Author: Charles McNair


Sam Holmes
The UGA Foundation is supporting more need- and geography-based scholarships, which Holmes believes will result in a student body that is more representative of the entire state. "There's nowhere in this state I can go that I don't have a friend from UGA,

A tall, sharply dressed man steps to a lectern at the gleaming new Tate Student Center on the UGA campus and addresses two dozen expectant faces.

"Welcome to the fall 2009 board meeting of the UGA Foundation," announces Sam Holmes to the foundation trustees. As of this moment, Holmes (BBA '87) assumes his new role as chairman. At age 44, he's the second-youngest person ever to lead the 72-year-old fundraising body.

The foundation board currently provides $24 million annually in direct funding, from some $500 million in assets. This kind of institutional financial planning requires a great deal of expertise and experience, and in its history the foundation has employed the skills of trustees who were former governors, supreme court justices, CEOs, philanthropists, and civic leaders.

The current board is just such a blue-chip assembly, a group pledged to help UGA continue its rise among notable American institutions of higher learning. Here's Taylor Glover (BBA '73), president and CEO of Turner Enterprises Inc. Here's Bill Griffin (BBA '72), managing director of Fidelity National Information Services and president of world-famous Oakmont Country Club in Pittsburgh. Here's Bill Young (BBA '78), outgoing foundation chairman and partner at General Wholesale Company, one of Atlanta's largest privately owned businesses. And here's Darren DeVore (BBA '86), managing director of Artisan Partners Limited Partnership. Devore is also the benefactor who provided $125,000 in seed money for the Terry College's Student Managed Investment Fund, which allows Terry students to invest real money in real stocks — with results that are currently outperforming the Russell 1000 large-cap index.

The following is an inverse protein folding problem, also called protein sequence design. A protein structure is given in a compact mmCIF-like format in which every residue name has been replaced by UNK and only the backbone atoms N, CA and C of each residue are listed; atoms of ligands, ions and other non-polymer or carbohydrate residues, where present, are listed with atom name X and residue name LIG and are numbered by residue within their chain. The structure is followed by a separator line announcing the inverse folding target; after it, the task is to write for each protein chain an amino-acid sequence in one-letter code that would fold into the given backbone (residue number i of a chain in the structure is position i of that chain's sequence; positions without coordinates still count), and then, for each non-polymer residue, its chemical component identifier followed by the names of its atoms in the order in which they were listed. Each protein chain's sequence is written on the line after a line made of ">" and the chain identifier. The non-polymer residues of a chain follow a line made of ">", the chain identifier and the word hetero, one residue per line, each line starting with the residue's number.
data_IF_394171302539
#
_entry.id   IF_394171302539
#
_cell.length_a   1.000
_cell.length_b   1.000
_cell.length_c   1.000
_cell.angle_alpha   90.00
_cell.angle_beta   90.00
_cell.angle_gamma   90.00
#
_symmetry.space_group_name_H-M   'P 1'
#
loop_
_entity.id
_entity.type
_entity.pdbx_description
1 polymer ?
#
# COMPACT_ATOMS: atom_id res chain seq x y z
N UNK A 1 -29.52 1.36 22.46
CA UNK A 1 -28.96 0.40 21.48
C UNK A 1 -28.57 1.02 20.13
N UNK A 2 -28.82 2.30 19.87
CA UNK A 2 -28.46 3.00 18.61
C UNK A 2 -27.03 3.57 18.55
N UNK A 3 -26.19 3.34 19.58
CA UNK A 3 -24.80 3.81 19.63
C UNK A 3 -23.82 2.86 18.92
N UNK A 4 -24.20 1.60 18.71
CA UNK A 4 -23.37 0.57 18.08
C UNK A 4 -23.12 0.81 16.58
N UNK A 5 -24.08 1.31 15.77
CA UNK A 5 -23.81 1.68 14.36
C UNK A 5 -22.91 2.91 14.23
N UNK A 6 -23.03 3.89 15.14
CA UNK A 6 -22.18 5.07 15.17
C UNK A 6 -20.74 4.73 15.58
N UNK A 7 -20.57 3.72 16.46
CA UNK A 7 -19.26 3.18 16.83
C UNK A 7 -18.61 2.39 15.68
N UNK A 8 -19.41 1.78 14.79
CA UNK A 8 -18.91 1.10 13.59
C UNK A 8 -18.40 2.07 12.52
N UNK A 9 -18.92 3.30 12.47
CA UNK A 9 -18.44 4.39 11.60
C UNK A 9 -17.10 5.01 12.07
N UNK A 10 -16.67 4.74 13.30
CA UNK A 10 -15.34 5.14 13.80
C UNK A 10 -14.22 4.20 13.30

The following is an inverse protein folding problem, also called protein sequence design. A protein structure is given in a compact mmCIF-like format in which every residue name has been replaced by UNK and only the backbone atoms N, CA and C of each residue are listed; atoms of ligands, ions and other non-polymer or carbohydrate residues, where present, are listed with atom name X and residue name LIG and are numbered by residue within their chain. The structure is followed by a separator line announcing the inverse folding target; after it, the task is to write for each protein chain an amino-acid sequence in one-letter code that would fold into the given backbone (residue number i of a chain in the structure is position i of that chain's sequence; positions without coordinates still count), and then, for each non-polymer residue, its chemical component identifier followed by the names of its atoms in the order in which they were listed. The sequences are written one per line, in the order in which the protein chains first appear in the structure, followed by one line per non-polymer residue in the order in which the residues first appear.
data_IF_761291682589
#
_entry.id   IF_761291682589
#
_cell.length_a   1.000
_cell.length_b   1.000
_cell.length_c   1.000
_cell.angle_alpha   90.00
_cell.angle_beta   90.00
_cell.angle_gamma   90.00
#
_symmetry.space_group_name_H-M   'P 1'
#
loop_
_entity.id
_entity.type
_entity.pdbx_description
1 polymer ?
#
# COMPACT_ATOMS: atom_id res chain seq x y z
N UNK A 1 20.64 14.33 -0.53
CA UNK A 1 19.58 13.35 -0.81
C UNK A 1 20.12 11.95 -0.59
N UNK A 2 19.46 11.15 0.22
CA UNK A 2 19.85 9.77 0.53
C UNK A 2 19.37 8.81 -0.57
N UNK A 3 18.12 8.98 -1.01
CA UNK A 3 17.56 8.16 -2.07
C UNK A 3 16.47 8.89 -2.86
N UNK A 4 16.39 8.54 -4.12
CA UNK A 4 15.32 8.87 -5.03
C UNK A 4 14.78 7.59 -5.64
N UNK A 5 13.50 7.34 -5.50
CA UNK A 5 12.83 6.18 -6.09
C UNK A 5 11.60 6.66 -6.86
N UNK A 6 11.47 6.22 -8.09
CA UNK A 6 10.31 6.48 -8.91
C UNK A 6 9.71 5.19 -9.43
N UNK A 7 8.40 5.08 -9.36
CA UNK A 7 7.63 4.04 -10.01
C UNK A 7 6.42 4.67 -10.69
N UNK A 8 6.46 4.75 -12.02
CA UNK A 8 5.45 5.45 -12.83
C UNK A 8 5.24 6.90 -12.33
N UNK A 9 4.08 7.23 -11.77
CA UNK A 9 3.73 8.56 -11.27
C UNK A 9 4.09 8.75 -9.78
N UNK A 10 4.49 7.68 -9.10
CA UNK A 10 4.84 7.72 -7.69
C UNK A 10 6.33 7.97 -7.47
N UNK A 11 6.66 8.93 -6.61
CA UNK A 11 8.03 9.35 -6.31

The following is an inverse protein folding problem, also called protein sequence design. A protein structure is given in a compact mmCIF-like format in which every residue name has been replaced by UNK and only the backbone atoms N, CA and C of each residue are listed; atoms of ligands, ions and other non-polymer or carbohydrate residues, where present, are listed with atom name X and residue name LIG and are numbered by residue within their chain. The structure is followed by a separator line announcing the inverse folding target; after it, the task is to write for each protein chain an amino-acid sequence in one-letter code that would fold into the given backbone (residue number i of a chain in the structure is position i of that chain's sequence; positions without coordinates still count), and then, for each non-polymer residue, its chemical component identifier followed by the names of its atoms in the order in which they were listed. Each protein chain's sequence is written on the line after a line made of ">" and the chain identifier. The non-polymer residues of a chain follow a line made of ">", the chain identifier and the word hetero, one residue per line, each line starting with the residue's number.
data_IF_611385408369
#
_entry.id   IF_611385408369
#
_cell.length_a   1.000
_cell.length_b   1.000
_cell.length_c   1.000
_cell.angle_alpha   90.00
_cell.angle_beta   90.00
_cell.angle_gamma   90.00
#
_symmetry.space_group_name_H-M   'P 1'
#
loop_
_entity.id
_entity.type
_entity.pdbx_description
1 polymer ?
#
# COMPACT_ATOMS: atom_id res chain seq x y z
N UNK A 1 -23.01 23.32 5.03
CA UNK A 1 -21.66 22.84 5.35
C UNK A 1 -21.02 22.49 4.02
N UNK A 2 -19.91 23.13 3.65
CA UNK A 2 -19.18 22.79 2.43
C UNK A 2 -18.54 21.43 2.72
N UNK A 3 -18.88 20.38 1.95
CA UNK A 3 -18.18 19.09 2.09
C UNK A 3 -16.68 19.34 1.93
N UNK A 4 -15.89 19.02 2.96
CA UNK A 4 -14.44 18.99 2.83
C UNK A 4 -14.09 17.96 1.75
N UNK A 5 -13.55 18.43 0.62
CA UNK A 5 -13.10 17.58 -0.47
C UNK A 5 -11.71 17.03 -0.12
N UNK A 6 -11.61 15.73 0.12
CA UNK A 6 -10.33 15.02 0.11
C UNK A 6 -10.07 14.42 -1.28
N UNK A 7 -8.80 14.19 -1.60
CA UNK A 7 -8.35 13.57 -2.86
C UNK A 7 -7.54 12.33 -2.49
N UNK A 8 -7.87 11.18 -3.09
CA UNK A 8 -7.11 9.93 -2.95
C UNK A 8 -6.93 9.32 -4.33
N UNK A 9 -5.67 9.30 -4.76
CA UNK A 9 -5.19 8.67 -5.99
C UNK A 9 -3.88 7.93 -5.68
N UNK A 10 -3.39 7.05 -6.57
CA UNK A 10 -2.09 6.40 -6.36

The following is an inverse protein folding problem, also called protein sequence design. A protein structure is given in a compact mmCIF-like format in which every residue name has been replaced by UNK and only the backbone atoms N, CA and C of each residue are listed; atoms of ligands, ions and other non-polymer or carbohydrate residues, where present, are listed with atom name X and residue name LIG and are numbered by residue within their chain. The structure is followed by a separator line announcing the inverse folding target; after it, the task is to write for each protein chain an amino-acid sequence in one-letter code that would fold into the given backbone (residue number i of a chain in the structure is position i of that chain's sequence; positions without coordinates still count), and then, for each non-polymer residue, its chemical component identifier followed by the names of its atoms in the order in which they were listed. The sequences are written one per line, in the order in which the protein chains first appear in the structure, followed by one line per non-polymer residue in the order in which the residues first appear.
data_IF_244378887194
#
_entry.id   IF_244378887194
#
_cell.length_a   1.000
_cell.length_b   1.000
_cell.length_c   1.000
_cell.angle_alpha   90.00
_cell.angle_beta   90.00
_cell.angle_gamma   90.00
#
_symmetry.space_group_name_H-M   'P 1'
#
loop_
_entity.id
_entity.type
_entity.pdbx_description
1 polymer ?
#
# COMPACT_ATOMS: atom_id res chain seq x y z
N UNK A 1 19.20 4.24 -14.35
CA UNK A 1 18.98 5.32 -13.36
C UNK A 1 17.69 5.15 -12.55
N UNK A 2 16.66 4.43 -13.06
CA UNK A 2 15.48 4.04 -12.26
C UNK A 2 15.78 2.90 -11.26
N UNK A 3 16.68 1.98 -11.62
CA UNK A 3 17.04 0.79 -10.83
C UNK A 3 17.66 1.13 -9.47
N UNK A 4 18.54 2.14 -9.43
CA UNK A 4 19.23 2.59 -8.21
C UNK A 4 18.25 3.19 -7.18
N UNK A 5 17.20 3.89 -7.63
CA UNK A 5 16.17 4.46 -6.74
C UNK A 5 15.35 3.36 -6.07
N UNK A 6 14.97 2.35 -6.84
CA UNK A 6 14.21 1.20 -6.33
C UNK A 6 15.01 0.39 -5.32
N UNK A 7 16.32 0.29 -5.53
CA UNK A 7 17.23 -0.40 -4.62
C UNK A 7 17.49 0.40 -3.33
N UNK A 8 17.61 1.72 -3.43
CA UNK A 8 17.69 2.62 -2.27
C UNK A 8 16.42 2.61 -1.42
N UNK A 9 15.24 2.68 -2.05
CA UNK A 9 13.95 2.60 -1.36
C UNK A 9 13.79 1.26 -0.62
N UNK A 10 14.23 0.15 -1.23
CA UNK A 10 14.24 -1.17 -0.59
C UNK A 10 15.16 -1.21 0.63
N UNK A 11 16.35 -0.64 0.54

Fellow trustees entrusted Holmes with the leadership role for a reason.

"Sam has a unique ability to create a vision and to lead people toward it," says Young. "He'll be a dynamic and effective leader of this organization."

Holmes is also a leader in real estate. And when the subject is tenant representation in the Atlanta market, Holmes and his partner at CB Richard Ellis, John Shlesinger (MBA '83), tend to dominate the conversation. "Sam and John," as they're known about town, are preeminent brokers in the South's largest city. Since teaming up in 1987, they've been responsible for scores of deals worth billions of dollars — with a domino effect on thousands of jobs.

"God knows, they're on a roll," declares Andy Ghertner (BBA '65), executive vice president at Cushman & Wakefield and a mentor to both men when they began their realty careers. "While I compete with them every day, I can't help but admire how well they've done. I'm proud of them."

Holmes and Shlesinger hold highly exclusive vice chairmen positions at realty giant CBRE; only a few other high-fliers among 30,000 worldwide employees of the firm hold such a title. The Atlanta Commercial Board of Realtors has named Holmes top office leasing producer eight times in the last 12 years, and the Atlanta Business Chronicle has honored him with Deal-of-the-Year awards on four occasions. He's made his way onto enough who's-who-in-real-estate lists to paper over the walls of his 14th floor Terminus building office in ritzy Buckhead. Simply put, Sam Holmes is a big deal when it comes to big deals.

And all this at age 44. So where's the hauteur? The swagger? Look somewhere else.

Sam Holmes is the kind of man who personally escorts a visitor to the front desk at the end of a meeting...if it's a slow day, he's wearing a golf shirt, khakis, loafers and no socks. And if the mail delivery guy is at the desk, Holmes will clap him on the back.

"How's it going, Alvin?"

Like Will Rogers, you get the feeling that Sam Holmes never met a man he didn't like.

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